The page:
| Weather satellite|
6 April 1967
Cape Canaveral LC-12
Hughes Aircraft Company
| ATS‑1, ATS‑3, ATS‑4, ATS‑6, WRESAT|
ATS-2 (Applications Technology Satellite) was a communications satellite launched by NASA on April 6, 1967 on an Atlas-Agena D rocket from Cape Canaveral.
The ATS-2 had the following objectives: test new concepts in spacecraft design, propulsion and stabilization; capture high quality images of cloud cover; collect data measurements in an aerospace environment; and test improved communication systems.
The satellite had a cylindrical shape with a 142 centimetres (56 in) diameter and a height of 183 centimetres (72 in). After including the motor cover, the satellite was about 360 centimetres (140 in) tall. The surface of the satellite was covered by solar panels, and it utilized gravity-gradient stabilization for control.
The following 12 experiments were conducted:Radio astronomy
Magnetospheric electric fields
Electron magnetic spectrometer deflection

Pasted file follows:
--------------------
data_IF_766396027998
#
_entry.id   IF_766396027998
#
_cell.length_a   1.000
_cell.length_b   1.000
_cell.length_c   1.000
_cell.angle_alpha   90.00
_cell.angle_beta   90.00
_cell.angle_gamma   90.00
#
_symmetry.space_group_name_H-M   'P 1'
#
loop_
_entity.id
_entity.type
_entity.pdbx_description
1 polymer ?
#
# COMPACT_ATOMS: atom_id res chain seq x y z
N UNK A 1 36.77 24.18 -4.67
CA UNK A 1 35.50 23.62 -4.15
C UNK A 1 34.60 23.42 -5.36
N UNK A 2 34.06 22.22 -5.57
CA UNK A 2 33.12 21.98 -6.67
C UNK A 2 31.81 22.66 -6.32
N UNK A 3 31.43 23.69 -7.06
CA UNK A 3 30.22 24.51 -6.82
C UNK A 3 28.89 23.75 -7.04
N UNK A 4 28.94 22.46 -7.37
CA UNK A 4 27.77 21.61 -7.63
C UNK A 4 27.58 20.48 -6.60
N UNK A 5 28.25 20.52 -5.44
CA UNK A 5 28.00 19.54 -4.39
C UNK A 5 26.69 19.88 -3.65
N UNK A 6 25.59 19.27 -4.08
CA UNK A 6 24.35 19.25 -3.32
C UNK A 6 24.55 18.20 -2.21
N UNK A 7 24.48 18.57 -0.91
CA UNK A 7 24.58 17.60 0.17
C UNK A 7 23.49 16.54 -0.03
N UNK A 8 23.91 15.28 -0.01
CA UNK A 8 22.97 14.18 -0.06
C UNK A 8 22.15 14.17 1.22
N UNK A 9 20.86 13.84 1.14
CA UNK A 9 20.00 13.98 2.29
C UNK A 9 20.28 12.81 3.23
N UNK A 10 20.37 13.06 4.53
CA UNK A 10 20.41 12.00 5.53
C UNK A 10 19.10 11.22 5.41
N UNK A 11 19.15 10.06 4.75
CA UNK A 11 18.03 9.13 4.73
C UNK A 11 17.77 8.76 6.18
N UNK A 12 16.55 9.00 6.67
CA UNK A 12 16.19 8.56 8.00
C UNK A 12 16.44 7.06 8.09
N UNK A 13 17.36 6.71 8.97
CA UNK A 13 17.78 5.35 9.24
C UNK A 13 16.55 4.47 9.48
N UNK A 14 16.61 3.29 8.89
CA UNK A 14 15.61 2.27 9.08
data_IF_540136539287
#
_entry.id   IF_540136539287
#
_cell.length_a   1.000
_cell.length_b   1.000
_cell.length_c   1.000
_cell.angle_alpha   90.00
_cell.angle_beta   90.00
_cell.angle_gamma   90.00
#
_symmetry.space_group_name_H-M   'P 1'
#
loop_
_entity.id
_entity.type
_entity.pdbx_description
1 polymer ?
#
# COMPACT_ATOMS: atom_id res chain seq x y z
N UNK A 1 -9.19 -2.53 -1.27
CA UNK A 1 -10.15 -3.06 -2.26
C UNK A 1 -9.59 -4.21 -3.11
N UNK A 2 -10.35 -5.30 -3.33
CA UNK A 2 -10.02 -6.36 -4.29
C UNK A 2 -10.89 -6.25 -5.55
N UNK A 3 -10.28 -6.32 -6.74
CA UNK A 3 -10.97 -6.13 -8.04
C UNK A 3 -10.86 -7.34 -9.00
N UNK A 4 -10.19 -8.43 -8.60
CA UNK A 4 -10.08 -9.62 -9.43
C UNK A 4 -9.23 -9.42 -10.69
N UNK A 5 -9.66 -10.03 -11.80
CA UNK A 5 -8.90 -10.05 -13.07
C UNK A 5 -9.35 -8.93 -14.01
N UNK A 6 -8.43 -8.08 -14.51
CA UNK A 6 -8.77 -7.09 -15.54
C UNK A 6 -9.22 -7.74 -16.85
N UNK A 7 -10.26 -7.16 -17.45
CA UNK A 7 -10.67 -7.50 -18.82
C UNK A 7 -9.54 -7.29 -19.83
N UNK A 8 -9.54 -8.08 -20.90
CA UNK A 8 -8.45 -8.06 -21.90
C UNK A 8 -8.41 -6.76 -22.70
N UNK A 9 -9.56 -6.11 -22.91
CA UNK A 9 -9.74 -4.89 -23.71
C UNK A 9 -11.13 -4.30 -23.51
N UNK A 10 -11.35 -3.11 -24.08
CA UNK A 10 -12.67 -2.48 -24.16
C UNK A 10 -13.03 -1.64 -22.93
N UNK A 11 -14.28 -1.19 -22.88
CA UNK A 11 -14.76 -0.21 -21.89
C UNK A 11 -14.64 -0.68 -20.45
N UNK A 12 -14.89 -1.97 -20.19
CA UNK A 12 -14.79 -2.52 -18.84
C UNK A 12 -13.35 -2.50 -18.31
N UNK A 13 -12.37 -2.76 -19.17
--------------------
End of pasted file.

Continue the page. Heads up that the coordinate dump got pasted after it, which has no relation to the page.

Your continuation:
Omnidirectional proton and electron detectors
Very low frequency (VLF) receiver
Earth's albedo (DoD)
Microwave communication transponder (Hughes Co.)
Gravity-Gradient Stabilization (General Electric Co)
Advanced Vidicon Camera System (AVCS)
Thermal coating degradation
Solar cell degradation
The launch of ATS-2 went entirely according to plan up to the first Agena burn. When the second burn was initiated, the Agena engine failed to restart and thus the satellite could not be placed in the correct orbit. Postflight investigation found that the oxidizer isolation valve had failed to close after the first burn. This valve was supposed to prevent propellant from escaping the tanks and filling the turbopump during the coasting phase, but since it remained open, the pump developed vapor lock and thus it became impossible to pump oxidizer in. A tiny amount of ISP was generated by the gas generator igniter cartridge. The low periapsis of the orbit caused the satellite to tumble more than the stabilization system could compensate, which complicated its mission. The satellite still produced some usable data from the experiments, most notably those regarding cosmic rays and particles. It reentered the atmosphere on September 2, 1969.